A. Allusion C. Onomatopoeia
B. Metaphor D. Personification

10. What type of sonnet is exemplified in the following lines?

When I consider how my light is spent A. Elizabethan


Ere half my days, in this dark world and wide, B. English
And that one talent which is death to hide C. Petrarchan
Lodged with me useless, though my soul more bent D. Spenserian

11. Which statement best summarizes the Holy Sonnet X by John Donne?

A. Death shall cease in the after life. And poppy or charms can make us sleep as well
B. Death comes through poppy or charms. And better than thy stroke; why swell'st thou
C. Death takes so many forms and ways. then?
D. Death should not be proud since it is not mighty. One short sleep past, we wake eternally,
And death shall be no more; death, thou shalt die.
12. What does the word “swell’st” in the Holy Sonnet X mean?
A. boast C. grow
B. shrink D. swear
13. Which statement about love is true based on Shakespeare’s Sonnet 116?
Love's not Time's fool, though rosy lips and cheeks A. Love dissipates when lovers live apart.
Within his bending sickle's compass come: B. Love adapts to changing circumstances.
Love alters not with his brief hours and weeks, C. Love never wanes even in old age.
But bears it out even to the edge of doom. D. Love grows even to the edge of doom.

14. In “To the Virgins to Make Much of Time,” what is the persona’s main message?
A. Be wise in marriage to make life more worthwhile.
B. Marry now, or you may never have another chance.
C. Gather the rosebuds now, before the roses bloom.
D. Choose only lovers who, like roses, are of the highest order.
15. Which word best describes the speaker in “To Lucasta, on Going to the Wars”?

A. Tell me not, Sweet, I am unkind,


cold-hearted
That from the nunnery
Of thy chaste breast and quiet mind
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To war and arms I fly.
B. sweet-tongued
C. honorable
D. modest

16. To what sensory perception do the following lines from James Joyce’s Araby appeal?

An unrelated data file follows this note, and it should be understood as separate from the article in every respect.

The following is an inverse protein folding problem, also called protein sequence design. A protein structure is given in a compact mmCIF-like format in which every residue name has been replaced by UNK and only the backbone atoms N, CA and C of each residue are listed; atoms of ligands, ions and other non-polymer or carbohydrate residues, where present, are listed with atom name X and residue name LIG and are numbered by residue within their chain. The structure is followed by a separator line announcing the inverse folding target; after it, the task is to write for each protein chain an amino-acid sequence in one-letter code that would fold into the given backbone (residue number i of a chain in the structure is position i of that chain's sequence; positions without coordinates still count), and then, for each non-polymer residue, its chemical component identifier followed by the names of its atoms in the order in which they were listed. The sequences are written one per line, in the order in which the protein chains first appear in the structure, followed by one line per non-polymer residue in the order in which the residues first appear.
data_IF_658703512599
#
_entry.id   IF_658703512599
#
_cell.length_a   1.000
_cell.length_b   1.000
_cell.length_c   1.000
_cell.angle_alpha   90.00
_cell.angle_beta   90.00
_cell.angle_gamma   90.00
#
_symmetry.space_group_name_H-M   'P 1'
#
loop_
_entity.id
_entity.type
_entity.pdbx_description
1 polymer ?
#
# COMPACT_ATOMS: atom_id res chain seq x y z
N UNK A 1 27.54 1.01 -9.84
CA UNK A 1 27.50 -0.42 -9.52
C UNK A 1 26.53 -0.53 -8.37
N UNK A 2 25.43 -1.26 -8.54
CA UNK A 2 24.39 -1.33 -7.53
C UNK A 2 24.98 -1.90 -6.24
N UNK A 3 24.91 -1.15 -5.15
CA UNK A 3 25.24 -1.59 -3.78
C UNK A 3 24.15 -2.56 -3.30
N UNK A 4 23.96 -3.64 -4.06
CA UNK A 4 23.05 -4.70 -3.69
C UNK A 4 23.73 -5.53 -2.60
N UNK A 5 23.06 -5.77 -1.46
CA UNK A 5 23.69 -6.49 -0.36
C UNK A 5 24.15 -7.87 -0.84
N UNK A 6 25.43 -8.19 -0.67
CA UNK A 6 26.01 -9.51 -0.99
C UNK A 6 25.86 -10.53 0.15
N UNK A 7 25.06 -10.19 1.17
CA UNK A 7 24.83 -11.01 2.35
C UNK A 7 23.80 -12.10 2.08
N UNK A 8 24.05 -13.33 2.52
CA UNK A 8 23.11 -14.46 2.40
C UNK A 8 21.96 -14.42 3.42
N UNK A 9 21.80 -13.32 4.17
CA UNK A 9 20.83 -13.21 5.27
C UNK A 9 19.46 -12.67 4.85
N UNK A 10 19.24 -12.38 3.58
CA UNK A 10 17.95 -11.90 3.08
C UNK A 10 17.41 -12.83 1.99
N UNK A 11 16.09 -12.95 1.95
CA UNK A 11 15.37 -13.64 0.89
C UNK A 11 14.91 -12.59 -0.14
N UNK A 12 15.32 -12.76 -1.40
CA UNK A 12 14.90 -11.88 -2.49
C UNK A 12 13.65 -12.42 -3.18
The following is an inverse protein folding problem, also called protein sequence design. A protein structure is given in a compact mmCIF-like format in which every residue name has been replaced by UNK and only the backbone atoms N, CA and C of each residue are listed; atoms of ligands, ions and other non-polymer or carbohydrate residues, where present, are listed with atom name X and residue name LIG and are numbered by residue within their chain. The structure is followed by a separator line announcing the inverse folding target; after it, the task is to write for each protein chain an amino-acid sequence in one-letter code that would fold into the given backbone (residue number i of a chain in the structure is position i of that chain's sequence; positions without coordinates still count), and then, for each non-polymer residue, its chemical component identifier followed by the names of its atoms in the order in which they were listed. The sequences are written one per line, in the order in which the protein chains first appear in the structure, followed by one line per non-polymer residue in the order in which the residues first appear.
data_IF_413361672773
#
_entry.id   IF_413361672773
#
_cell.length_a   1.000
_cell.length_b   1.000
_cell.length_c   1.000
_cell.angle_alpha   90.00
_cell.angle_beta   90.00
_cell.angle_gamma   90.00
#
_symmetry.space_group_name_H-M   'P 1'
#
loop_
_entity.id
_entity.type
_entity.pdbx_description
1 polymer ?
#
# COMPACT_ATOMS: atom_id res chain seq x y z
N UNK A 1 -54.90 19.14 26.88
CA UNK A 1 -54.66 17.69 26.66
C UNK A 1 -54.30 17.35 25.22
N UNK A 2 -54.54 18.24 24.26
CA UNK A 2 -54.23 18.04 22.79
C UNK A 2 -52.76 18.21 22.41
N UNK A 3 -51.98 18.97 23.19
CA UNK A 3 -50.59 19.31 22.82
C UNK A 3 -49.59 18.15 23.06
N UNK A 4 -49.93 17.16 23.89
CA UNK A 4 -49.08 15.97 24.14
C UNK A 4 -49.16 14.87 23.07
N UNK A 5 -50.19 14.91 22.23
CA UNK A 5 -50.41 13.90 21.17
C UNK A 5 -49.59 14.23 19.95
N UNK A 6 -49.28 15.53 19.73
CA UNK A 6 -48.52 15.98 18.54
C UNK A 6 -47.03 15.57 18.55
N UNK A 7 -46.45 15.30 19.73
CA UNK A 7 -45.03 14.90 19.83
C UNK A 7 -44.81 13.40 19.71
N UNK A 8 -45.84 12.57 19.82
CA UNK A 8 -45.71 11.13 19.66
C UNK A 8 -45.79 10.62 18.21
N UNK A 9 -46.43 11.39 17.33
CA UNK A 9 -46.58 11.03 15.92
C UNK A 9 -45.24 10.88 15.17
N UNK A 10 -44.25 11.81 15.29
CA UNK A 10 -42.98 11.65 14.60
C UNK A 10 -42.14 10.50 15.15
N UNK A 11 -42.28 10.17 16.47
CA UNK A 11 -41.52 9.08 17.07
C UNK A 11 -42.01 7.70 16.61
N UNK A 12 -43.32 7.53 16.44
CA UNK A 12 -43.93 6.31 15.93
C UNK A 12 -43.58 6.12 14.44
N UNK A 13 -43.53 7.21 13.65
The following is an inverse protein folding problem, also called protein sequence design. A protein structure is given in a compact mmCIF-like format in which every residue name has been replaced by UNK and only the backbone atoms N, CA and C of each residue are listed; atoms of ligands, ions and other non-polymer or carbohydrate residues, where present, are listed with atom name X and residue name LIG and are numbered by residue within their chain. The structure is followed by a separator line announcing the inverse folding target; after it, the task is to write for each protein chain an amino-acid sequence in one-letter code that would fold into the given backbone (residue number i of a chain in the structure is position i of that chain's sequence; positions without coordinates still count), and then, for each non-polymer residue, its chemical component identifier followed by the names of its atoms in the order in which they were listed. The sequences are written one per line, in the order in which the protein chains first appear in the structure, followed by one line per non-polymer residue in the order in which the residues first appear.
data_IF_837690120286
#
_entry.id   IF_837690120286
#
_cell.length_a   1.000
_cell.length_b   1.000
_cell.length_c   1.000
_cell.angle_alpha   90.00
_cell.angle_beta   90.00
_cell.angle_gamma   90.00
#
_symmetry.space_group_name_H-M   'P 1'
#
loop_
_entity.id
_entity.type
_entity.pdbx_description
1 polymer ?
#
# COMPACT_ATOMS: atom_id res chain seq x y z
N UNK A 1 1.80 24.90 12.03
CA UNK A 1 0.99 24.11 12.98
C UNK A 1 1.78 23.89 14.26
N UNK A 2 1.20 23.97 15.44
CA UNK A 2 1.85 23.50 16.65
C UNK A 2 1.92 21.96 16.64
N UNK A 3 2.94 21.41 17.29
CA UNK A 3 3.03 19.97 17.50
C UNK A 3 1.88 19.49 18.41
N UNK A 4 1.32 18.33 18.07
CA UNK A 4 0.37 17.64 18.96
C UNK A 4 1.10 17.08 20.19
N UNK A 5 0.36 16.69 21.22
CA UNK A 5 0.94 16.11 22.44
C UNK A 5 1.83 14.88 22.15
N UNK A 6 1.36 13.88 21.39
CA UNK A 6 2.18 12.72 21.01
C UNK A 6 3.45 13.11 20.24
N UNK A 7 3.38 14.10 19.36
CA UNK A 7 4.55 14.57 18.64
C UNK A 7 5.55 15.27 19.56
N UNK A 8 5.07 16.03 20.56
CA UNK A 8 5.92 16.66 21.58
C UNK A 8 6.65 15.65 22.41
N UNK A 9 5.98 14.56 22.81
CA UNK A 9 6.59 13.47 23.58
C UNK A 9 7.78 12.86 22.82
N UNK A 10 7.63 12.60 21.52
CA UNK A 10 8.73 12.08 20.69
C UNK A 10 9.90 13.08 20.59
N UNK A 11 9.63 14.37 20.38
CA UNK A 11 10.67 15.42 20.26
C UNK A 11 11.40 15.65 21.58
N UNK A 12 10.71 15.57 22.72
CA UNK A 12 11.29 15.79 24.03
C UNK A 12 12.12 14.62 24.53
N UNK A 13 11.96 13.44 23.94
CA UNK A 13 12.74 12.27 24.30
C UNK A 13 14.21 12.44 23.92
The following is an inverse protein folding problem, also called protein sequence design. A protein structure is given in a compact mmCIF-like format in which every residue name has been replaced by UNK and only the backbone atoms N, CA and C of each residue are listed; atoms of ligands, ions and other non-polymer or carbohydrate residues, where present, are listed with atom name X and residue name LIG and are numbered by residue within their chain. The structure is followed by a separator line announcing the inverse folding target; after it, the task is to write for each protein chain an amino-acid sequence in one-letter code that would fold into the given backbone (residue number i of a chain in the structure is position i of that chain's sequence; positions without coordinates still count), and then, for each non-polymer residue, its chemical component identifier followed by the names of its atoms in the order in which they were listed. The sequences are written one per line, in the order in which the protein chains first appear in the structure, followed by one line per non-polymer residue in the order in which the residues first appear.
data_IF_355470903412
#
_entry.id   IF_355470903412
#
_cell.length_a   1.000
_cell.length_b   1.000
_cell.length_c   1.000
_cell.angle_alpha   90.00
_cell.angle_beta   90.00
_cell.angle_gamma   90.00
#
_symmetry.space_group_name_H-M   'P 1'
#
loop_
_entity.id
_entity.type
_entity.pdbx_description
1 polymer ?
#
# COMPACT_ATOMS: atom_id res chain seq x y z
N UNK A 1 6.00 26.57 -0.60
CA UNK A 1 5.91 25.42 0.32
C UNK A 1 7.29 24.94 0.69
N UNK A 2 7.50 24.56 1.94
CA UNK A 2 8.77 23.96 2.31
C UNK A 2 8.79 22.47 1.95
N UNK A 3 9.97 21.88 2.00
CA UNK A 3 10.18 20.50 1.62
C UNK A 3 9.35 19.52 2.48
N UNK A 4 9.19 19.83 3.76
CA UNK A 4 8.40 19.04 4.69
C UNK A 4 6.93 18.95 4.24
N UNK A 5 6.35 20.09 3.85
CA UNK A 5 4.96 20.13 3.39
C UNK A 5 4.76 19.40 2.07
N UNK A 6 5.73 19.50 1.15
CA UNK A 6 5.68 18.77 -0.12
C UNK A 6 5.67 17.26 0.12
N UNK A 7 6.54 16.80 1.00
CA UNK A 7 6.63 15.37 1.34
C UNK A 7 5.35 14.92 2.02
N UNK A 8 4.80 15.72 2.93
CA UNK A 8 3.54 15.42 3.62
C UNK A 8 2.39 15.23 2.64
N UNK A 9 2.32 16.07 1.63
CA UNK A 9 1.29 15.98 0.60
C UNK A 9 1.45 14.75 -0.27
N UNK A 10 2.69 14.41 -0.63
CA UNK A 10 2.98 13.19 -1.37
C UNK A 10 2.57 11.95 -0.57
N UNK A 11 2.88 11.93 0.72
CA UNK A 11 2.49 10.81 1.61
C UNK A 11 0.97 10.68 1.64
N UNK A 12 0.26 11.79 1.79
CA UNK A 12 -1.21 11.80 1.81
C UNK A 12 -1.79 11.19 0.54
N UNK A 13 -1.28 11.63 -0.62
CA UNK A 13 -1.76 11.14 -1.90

“…we ran…to the dark dripping gardens to the back doors of the dark dripping gardens
where odors arose from the ashpits, to the dark odorous stables where a coachman
smoothed and combed the horse or shook music from the buckled harness.”

A. auditory C. gustatory
B. olfactory D. tactile

17. What does the lamb in “The Lamb” symbolize?

Little Lamb, who made thee? A. Faith and loyalty


Dost thou know who made thee? B. Innocence and purity
Gave thee life, and bid thee feed, C. Weakness and hopelessness
By the stream and o'er the mead; D. Helplessness and dependence

18. Which of the following best states the theme of Ozymandias?


"My name is Ozymandias, king of kings: A. Power and arrogance are both destructive.
Look on my works, ye Mighty, and despair!" B. Temples and statues are witnesses to history.
Nothing beside remains. Round the decay C. Powerful rulers and great civilizations perish.
Of that colossal wreck, boundless and bare D. Life is short and time is fleeting.
The lone and level sands stretch far away.

19. What 17th Century philosophy does Browning assert in the following lines from Rabbi Ben Ezra?

Ay, note that Potter’s wheel,


That metaphor! and feel
Why time spins fast, why passive lies our clay,—
Thou, to whom fools propound,
When the wine makes its round,
“Since life fleets, all is change; the Past gone, seize to-day!”

A. anagnorisis C. peripeteia
B. carpe diem D. romanticism

20. What lesson does the speaker learn in A.E. Housman’s When I Was One-and-Twenty?

'The heart out of the bosom


Was never given in vain; A. The speaker realizes the value of listening to pieces of advice.
'Tis paid with sighs a plenty B. The speaker learns the foolishness of disobeying his elders.
And sold for endless rue.' C. The speaker realizes the folly and pain of youthful love.
And I am two-and-twenty, D. The speaker learns the stupidity of wasting his youth.